‘Allo, ‘allo, ‘allo, what do we have here then?

imageIllegal street vending from a police vehicle – registration ZRP 3256M clear for all to see. Not a policeman in sight and the pick-up looks like it might have been sold off as old stock. If so, the number plates should have been changed for chunky fees to the roads authority and the taxman. The civilian veggie sellers appear to move around in the police  ‘bakkie’ unchallenged.

There are various other possibilities here. The Zimbabwe Republic Police have turned a blind eye at roadblocks, the vendors have borrowed the pick-up and the rightful driver gets a percentage of the take or the vendors are off-duty officers themselves or officers’ family members.

A blitz to clear away vendors by soldiers and police was to have started nationwide at the beginning of this month, the army withdrew saying it was a civilian matter and the deadline for hawkers to leave the streets was then extended to this weekend.

The population of greater Harare and the dormitory towns of Chitungwiza and Epworth  stands at 2.1 million, with an estimated 80 percent of them relying in ‘informal sector’ activities – vending, carpentry, makeshift market stalls, you name it – for daily survival. That can be extrapolated across the country where unemployment is rated at about 80 percent but our propagandists say that is nonsense because 90 percent of the whole population live on informal trading, albeit in near slum-like conditions.

How on earth will such a massive operation to move tens of thousands if not hundreds of thousands of vendors – their clutter in the streets and open vleis being their lifeblood – be handled? The sweeping Arab Spring of revolt and unrest began with a blitz against street sellers in Tunisia.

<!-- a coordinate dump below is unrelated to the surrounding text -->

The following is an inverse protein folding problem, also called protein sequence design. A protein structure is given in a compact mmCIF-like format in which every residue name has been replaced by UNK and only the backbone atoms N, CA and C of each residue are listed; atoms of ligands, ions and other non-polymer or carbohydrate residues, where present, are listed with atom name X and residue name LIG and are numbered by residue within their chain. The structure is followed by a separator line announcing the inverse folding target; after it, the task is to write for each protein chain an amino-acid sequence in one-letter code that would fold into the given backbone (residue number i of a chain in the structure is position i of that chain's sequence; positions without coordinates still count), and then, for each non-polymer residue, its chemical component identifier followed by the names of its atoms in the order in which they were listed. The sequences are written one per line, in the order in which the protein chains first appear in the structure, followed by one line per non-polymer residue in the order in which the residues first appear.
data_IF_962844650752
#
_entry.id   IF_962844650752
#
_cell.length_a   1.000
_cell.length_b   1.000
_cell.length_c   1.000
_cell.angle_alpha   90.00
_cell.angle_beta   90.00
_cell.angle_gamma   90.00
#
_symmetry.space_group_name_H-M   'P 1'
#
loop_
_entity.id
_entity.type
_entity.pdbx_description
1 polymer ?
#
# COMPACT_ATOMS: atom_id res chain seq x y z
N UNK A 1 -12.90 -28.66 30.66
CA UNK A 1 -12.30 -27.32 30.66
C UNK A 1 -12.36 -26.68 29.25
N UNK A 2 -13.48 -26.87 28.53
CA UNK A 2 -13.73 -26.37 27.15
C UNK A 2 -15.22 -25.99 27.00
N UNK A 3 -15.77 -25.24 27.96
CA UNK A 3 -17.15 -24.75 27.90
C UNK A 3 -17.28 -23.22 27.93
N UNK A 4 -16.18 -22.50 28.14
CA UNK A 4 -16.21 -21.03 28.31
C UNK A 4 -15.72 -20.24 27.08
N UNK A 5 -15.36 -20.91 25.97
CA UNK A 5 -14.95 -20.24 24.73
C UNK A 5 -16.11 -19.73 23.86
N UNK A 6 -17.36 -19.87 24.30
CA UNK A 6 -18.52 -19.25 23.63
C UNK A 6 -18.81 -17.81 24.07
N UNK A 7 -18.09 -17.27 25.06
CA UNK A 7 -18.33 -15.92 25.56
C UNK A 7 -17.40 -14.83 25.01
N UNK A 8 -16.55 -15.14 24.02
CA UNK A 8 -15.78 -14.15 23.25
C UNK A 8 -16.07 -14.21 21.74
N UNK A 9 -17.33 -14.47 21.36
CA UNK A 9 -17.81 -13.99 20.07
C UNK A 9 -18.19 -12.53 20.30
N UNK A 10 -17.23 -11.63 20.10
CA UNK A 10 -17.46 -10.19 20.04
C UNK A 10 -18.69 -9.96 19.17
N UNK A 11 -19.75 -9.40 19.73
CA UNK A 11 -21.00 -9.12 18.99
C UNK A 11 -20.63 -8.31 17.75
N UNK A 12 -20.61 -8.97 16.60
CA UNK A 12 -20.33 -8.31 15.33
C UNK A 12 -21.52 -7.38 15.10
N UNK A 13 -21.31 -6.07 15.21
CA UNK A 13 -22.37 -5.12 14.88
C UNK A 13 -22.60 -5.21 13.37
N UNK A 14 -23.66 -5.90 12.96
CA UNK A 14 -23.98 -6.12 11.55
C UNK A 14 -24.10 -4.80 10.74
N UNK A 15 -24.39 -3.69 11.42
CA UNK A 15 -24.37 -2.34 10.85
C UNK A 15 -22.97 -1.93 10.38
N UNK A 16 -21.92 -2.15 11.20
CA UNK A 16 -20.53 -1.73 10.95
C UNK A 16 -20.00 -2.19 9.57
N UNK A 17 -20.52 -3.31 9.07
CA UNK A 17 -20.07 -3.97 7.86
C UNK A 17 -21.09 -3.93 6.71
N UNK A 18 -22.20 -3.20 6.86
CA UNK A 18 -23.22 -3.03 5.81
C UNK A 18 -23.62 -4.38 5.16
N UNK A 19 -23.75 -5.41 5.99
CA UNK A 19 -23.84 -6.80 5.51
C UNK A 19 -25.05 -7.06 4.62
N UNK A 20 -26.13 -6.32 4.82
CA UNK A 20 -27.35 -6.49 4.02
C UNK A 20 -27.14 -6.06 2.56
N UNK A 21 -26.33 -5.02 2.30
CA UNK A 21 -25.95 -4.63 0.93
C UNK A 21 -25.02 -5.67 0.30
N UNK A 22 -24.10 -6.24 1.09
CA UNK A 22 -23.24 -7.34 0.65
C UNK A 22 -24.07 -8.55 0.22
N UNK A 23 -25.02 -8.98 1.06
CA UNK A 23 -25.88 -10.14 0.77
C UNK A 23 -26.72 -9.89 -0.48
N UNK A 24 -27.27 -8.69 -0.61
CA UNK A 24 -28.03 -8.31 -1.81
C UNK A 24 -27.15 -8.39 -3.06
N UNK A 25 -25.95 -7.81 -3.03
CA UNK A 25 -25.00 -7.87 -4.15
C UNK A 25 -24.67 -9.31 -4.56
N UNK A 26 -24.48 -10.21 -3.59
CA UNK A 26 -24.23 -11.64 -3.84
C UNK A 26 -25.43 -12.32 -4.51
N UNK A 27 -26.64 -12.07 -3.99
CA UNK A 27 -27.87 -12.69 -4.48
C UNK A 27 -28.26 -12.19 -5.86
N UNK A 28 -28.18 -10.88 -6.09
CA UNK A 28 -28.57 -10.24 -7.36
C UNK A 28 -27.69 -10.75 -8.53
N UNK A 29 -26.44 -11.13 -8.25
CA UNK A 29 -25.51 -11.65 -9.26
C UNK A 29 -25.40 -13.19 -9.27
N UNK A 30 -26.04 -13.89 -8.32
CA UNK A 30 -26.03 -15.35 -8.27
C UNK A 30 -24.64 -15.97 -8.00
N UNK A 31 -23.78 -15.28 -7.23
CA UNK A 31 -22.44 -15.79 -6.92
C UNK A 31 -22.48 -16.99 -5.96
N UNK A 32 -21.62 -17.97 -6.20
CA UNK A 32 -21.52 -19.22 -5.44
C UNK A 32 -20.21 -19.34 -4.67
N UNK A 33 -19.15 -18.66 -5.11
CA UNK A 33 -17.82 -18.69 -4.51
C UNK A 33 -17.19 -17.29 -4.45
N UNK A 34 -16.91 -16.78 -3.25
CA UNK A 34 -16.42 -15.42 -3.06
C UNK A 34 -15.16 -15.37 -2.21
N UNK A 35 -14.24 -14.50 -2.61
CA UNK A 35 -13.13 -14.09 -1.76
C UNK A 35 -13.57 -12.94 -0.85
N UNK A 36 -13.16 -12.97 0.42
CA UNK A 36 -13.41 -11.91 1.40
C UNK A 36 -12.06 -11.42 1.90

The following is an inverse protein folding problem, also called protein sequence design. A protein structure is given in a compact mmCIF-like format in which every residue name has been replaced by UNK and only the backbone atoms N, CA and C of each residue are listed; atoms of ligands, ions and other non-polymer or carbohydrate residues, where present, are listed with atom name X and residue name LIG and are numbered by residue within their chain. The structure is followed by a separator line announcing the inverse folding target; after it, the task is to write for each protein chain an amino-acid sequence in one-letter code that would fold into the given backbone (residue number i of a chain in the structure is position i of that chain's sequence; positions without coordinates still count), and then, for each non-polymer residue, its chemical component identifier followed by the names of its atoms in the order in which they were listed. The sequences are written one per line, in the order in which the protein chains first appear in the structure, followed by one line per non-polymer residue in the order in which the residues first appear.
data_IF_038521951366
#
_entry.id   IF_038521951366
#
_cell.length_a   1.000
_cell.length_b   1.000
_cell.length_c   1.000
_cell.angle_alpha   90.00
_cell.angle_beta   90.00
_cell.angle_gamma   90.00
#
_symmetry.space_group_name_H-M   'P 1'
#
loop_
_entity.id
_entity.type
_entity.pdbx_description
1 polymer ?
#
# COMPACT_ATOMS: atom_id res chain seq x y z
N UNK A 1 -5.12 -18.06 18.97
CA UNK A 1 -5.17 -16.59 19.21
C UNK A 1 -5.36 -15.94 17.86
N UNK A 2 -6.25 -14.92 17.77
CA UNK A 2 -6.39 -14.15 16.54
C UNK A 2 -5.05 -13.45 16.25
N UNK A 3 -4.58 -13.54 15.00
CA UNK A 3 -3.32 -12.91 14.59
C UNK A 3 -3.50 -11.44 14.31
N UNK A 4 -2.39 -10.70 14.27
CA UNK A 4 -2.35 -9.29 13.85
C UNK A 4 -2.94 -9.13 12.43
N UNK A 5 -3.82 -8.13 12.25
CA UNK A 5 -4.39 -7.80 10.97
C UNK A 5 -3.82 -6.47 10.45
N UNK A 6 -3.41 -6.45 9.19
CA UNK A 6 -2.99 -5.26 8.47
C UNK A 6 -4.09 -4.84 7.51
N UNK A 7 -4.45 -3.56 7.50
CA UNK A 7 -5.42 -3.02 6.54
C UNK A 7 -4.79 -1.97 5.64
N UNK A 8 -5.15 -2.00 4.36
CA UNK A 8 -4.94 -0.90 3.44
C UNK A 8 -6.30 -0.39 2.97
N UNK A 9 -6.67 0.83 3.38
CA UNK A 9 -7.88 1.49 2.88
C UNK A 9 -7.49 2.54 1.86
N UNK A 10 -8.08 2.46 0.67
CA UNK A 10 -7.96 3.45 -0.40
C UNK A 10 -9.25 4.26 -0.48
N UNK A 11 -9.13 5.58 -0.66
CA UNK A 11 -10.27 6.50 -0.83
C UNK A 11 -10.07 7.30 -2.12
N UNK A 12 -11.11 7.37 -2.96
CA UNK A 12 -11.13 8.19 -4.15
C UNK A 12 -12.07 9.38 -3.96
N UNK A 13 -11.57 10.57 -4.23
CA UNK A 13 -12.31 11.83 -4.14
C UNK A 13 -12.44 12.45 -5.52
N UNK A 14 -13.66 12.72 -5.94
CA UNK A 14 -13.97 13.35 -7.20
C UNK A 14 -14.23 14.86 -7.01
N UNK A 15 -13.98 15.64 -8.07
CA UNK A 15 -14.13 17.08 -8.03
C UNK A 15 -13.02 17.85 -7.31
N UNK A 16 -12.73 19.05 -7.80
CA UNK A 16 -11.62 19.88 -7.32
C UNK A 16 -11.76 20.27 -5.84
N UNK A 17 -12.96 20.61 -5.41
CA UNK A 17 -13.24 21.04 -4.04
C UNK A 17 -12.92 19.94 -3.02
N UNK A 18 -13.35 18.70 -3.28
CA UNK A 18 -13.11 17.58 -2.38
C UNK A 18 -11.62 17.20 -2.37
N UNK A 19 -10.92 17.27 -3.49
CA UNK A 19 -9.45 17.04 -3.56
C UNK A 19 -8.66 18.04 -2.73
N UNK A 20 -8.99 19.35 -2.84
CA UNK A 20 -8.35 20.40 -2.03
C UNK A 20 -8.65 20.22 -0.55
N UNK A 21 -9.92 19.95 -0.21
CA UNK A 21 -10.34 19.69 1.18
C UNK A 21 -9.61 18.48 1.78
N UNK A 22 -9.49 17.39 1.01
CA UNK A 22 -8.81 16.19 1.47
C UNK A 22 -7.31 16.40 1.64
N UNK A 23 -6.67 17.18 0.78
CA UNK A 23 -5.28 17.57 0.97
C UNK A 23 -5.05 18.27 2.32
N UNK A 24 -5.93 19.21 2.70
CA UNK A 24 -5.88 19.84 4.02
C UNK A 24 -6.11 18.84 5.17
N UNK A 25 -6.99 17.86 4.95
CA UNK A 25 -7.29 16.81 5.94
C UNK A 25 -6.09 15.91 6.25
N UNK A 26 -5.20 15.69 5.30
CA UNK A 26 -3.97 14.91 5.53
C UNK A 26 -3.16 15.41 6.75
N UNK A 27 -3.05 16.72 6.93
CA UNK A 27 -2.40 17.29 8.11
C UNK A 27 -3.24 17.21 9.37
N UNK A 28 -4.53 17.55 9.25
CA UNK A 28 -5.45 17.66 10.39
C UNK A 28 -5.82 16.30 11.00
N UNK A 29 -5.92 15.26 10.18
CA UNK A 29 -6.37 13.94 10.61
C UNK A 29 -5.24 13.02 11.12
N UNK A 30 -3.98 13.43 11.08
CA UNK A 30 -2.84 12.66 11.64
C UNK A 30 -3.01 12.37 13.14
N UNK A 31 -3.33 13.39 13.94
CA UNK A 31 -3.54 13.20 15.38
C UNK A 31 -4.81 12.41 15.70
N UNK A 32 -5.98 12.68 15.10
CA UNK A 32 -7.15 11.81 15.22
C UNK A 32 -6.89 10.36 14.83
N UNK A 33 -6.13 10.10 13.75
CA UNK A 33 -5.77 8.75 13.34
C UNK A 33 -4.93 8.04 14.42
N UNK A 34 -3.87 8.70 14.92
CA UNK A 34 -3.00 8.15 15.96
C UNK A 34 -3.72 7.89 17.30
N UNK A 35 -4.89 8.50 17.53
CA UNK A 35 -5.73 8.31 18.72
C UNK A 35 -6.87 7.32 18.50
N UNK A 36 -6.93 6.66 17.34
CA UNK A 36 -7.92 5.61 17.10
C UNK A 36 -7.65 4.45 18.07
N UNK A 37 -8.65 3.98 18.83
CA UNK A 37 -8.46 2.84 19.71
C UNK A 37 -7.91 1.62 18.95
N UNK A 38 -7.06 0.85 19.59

The mayor of Bulawayo has told a meeting of vendors there they will have to clear out of the main streets and move to designated areas within  coming days. Record unemployment in formal sector jobs, factory closures in the second city, a shadow of its former self as the home of heavy industry, and overall economic hardships that drove the vendors onto the streets in the first place are not the city council’s concern, he said. And anyway the economy is the responsibility of the central government, he added.

New vending sites need potential customers close at hand and proper hygienic facilities that cost money that simply isn’t there.

imageFor now, the vendors in Julius Nyerere Way don’t appear worried. Every inch of the street, a central boulevard in Harare, is taken up by vegetables and foodstuffs, pyramids of tomatoes, cheap Chinese shoes and clothing, phone chargers, old books, pirated CDs – the list is endless. In all the bustle, there is ‘crisis fatigue.’ Some say they will hold their ground. Or a typically  Zimbabwe-style stand-off will drag on between the police, enforcement officials and their own family members who survive on the streets every day. Who will blink first? The politicians have painted themselves into a corner; they can’t be seen to climb down and lose face. The vendors have never before been in such large numbers, by far in excess of the manpower, if not the firepower, the authorities have at their disposal.

 

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